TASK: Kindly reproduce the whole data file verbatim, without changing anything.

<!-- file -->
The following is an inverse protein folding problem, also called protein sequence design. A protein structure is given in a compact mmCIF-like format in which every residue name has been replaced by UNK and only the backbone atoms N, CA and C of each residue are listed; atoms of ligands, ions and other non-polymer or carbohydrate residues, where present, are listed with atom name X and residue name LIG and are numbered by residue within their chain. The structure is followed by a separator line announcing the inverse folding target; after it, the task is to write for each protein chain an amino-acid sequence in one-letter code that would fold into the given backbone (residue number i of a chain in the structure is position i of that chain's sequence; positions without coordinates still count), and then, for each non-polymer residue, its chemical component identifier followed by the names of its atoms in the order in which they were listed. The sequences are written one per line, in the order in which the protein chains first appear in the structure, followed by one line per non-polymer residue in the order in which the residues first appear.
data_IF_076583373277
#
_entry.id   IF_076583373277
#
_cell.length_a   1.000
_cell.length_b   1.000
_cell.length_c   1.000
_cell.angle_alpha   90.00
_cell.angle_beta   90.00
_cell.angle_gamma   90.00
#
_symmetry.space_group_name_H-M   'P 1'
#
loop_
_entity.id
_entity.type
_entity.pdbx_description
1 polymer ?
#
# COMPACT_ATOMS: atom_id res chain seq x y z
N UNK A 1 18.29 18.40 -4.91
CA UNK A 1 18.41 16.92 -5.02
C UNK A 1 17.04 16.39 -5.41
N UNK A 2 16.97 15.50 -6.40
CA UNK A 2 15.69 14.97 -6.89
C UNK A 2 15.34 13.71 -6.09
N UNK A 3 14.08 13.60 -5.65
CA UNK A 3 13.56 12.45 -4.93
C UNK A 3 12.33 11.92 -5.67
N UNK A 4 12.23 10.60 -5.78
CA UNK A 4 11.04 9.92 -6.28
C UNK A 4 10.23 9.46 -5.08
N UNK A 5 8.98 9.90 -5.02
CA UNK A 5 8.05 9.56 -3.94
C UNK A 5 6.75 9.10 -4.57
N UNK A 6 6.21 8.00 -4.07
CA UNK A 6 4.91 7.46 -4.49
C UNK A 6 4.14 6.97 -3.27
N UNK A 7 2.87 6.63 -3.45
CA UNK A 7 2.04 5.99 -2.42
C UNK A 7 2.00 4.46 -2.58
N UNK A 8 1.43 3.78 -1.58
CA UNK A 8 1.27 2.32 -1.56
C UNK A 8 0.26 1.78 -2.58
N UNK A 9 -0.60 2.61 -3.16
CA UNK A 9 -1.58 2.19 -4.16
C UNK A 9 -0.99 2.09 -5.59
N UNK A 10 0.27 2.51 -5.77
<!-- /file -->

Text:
The following is an inverse protein folding problem, also called protein sequence design. A protein structure is given in a compact mmCIF-like format in which every residue name has been replaced by UNK and only the backbone atoms N, CA and C of each residue are listed; atoms of ligands, ions and other non-polymer or carbohydrate residues, where present, are listed with atom name X and residue name LIG and are numbered by residue within their chain. The structure is followed by a separator line announcing the inverse folding target; after it, the task is to write for each protein chain an amino-acid sequence in one-letter code that would fold into the given backbone (residue number i of a chain in the structure is position i of that chain's sequence; positions without coordinates still count), and then, for each non-polymer residue, its chemical component identifier followed by the names of its atoms in the order in which they were listed. The sequences are written one per line, in the order in which the protein chains first appear in the structure, followed by one line per non-polymer residue in the order in which the residues first appear.
data_IF_076583373277
#
_entry.id   IF_076583373277
#
_cell.length_a   1.000
_cell.length_b   1.000
_cell.length_c   1.000
_cell.angle_alpha   90.00
_cell.angle_beta   90.00
_cell.angle_gamma   90.00
#
_symmetry.space_group_name_H-M   'P 1'
#
loop_
_entity.id
_entity.type
_entity.pdbx_description
1 polymer ?
#
# COMPACT_ATOMS: atom_id res chain seq x y z
N UNK A 1 18.29 18.40 -4.91
CA UNK A 1 18.41 16.92 -5.02
C UNK A 1 17.04 16.39 -5.41
N UNK A 2 16.97 15.50 -6.40
CA UNK A 2 15.69 14.97 -6.89
C UNK A 2 15.34 13.71 -6.09
N UNK A 3 14.08 13.60 -5.65
CA UNK A 3 13.56 12.45 -4.93
C UNK A 3 12.33 11.92 -5.67
N UNK A 4 12.23 10.60 -5.78
CA UNK A 4 11.04 9.92 -6.28
C UNK A 4 10.23 9.46 -5.08
N UNK A 5 8.98 9.90 -5.02
CA UNK A 5 8.05 9.56 -3.94
C UNK A 5 6.75 9.10 -4.57
N UNK A 6 6.21 8.00 -4.07
CA UNK A 6 4.91 7.46 -4.49
C UNK A 6 4.14 6.97 -3.27
N UNK A 7 2.87 6.63 -3.45
CA UNK A 7 2.04 5.99 -2.42
C UNK A 7 2.00 4.46 -2.58
N UNK A 8 1.43 3.78 -1.58
CA UNK A 8 1.27 2.32 -1.56
C UNK A 8 0.26 1.78 -2.58
N UNK A 9 -0.60 2.61 -3.16
CA UNK A 9 -1.58 2.19 -4.16
C UNK A 9 -0.99 2.09 -5.59
N UNK A 10 0.27 2.51 -5.77